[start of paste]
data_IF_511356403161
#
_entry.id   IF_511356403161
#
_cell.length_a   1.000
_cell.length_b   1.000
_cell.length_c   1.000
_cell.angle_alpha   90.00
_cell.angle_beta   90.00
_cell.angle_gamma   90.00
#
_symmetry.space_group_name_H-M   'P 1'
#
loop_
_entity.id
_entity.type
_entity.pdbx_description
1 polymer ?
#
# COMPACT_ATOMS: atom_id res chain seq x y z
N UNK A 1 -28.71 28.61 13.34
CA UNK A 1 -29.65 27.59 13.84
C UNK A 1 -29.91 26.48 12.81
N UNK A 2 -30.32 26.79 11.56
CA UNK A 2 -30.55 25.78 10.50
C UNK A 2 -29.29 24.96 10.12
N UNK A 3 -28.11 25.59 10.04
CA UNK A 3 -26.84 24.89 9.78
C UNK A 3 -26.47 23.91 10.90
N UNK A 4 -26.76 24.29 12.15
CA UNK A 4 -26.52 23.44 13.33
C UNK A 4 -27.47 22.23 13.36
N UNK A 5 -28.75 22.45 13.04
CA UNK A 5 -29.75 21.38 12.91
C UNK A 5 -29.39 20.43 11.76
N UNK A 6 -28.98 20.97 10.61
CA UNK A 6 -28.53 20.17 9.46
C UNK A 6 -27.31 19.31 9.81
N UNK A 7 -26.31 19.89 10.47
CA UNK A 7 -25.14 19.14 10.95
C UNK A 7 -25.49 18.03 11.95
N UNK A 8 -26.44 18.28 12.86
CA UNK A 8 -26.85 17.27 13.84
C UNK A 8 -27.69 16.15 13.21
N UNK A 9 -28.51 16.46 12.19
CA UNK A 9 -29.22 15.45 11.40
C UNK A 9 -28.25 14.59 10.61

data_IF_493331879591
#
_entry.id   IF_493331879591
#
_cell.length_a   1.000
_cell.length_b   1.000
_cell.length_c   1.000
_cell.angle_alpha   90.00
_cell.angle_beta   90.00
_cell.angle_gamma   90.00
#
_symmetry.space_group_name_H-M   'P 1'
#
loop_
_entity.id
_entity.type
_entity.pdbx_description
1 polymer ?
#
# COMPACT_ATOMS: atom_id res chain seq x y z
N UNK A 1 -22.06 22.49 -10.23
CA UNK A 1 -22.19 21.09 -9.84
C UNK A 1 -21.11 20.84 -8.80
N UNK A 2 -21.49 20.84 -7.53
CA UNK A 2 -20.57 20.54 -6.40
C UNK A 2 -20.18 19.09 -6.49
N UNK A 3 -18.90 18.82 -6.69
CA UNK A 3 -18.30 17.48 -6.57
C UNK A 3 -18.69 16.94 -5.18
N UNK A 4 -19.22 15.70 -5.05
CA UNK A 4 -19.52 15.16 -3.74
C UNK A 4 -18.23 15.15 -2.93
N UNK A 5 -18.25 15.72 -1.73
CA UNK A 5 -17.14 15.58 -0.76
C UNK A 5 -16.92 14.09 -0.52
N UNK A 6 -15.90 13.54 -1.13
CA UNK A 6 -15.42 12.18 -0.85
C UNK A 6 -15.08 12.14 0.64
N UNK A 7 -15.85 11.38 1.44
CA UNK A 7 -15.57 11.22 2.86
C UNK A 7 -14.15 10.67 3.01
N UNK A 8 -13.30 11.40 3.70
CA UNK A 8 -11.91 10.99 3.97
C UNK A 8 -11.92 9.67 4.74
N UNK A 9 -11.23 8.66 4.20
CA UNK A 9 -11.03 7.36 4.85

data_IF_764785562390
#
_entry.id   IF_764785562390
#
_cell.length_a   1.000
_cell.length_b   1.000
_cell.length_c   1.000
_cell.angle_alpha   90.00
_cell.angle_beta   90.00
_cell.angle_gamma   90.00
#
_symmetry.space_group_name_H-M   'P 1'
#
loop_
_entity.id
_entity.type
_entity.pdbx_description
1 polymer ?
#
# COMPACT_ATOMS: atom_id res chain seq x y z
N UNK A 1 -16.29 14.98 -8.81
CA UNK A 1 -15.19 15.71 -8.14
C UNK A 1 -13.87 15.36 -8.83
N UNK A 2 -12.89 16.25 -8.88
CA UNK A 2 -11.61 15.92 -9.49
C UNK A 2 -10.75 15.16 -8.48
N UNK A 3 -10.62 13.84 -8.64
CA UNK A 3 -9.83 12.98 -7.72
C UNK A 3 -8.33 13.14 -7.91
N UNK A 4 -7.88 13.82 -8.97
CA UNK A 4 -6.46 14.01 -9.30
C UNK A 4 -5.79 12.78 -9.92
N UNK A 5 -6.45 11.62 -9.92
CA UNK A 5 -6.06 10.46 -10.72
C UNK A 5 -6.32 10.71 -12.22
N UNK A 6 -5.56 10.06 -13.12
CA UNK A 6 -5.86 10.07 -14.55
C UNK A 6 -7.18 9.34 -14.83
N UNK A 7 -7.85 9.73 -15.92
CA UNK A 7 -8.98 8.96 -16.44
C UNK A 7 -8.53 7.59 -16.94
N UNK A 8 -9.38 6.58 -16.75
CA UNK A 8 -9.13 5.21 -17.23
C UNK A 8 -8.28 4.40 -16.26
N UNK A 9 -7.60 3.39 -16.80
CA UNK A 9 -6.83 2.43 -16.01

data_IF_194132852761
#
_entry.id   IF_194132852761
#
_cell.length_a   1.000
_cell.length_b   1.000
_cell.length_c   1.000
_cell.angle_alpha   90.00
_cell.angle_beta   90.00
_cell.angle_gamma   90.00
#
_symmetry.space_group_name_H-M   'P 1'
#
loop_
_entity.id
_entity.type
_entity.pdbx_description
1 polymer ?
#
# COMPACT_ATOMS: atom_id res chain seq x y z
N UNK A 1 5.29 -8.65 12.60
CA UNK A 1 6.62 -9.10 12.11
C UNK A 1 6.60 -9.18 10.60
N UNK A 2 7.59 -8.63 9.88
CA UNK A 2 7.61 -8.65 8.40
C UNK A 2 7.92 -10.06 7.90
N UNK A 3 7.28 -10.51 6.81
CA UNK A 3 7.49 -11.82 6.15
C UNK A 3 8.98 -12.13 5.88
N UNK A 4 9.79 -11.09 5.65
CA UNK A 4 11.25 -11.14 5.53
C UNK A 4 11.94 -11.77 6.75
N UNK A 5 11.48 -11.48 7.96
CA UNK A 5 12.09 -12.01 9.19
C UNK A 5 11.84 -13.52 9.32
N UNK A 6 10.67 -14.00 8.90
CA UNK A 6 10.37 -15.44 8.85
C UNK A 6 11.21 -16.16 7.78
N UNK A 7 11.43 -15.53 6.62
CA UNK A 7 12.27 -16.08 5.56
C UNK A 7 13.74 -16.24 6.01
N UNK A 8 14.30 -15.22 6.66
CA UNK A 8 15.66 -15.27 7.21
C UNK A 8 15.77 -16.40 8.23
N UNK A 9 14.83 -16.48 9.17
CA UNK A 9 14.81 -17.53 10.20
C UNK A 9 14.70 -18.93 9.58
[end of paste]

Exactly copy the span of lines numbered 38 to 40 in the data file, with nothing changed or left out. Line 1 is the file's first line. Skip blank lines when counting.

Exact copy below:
C UNK A 6 -27.31 19.31 9.81
N UNK A 7 -26.31 19.89 10.47
CA UNK A 7 -25.14 19.14 10.95